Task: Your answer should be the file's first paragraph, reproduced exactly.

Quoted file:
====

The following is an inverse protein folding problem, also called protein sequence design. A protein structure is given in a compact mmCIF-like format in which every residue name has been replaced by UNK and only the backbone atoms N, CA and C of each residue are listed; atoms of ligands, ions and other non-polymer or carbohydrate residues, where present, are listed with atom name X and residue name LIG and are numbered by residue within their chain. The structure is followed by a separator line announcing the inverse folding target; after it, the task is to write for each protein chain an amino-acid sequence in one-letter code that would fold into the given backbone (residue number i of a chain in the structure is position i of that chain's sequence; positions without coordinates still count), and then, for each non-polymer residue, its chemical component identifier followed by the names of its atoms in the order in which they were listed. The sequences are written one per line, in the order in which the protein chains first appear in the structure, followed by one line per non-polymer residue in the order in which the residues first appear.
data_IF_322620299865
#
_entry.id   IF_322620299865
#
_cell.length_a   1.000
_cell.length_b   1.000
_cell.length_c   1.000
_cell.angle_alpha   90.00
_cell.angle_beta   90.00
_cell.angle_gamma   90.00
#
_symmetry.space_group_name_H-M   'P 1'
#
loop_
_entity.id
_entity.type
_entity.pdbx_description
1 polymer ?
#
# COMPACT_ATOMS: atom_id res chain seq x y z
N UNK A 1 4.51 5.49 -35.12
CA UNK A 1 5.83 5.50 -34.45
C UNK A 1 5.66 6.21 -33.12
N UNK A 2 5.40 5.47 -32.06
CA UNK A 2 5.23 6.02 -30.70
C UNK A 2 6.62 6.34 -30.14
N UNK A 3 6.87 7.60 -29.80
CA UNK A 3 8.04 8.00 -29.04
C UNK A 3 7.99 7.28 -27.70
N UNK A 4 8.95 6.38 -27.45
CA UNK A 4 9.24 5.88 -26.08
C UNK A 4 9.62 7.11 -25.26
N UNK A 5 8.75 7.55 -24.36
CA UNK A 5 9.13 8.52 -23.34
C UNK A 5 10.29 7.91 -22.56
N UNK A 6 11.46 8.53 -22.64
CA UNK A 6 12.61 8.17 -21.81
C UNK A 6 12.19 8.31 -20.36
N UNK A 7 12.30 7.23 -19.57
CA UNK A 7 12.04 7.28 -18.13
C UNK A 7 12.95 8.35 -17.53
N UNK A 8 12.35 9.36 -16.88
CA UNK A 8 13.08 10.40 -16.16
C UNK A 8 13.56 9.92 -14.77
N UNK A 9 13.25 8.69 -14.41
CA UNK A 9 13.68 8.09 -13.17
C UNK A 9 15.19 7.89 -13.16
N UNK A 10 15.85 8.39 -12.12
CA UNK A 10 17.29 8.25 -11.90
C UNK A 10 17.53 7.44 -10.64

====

The following is an inverse protein folding problem, also called protein sequence design. A protein structure is given in a compact mmCIF-like format in which every residue name has been replaced by UNK and only the backbone atoms N, CA and C of each residue are listed; atoms of ligands, ions and other non-polymer or carbohydrate residues, where present, are listed with atom name X and residue name LIG and are numbered by residue within their chain. The structure is followed by a separator line announcing the inverse folding target; after it, the task is to write for each protein chain an amino-acid sequence in one-letter code that would fold into the given backbone (residue number i of a chain in the structure is position i of that chain's sequence; positions without coordinates still count), and then, for each non-polymer residue, its chemical component identifier followed by the names of its atoms in the order in which they were listed. The sequences are written one per line, in the order in which the protein chains first appear in the structure, followed by one line per non-polymer residue in the order in which the residues first appear.